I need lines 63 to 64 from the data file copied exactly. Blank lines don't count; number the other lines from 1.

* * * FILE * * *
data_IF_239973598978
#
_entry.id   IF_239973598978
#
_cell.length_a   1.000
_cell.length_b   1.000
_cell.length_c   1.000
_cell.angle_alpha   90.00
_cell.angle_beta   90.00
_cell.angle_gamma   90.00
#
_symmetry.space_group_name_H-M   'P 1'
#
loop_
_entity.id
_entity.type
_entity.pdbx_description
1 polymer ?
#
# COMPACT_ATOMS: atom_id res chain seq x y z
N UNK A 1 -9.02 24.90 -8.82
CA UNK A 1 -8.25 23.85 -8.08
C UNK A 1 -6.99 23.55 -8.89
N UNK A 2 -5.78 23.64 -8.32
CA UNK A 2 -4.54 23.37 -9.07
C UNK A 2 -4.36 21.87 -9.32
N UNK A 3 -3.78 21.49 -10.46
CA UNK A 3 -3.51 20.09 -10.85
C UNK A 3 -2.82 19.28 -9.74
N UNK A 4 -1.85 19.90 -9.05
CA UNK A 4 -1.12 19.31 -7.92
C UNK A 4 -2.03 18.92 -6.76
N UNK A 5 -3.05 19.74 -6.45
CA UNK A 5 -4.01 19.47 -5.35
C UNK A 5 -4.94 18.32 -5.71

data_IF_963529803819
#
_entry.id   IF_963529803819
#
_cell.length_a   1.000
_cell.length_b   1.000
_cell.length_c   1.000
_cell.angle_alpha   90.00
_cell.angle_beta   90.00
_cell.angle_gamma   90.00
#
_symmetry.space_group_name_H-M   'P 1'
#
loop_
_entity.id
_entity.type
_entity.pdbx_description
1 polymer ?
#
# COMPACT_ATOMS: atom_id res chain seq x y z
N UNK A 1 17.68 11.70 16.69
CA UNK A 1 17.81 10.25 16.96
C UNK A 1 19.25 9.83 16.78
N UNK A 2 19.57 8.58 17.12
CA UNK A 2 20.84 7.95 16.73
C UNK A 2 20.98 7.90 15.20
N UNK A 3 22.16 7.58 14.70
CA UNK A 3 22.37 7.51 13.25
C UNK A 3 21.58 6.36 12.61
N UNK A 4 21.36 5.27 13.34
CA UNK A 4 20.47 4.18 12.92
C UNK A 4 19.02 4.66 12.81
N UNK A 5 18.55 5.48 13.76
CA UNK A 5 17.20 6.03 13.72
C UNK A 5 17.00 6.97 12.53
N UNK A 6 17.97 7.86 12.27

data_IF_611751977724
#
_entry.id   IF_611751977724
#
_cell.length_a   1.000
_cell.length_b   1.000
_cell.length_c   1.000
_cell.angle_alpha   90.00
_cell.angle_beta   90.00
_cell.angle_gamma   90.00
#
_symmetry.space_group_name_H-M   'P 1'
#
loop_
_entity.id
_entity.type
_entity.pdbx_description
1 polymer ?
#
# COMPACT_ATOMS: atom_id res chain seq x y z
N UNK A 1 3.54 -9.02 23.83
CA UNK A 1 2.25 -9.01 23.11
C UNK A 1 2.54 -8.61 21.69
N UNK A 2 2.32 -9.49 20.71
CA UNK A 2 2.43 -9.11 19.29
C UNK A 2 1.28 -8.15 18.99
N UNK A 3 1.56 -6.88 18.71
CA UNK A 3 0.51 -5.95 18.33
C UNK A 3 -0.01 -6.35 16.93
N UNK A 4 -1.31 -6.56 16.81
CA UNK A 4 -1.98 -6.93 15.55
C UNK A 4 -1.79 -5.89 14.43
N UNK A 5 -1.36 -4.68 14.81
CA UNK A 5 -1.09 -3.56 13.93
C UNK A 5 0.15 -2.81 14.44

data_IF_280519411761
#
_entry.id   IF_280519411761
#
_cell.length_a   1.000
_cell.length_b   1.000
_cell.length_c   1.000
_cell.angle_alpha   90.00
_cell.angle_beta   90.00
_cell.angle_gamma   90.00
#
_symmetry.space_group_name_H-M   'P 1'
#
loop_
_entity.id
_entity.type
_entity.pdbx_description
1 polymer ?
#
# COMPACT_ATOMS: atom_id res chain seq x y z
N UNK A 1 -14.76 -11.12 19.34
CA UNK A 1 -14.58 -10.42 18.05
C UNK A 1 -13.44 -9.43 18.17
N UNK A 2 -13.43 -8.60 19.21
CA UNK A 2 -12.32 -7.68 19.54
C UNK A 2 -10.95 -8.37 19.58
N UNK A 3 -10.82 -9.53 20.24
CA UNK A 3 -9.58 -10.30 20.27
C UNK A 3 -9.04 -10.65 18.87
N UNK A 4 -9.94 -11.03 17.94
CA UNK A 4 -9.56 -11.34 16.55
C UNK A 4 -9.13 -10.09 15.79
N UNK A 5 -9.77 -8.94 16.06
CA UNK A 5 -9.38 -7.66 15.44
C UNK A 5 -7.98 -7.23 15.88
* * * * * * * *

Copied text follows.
CA UNK A 3 22.37 7.51 13.25
C UNK A 3 21.58 6.36 12.61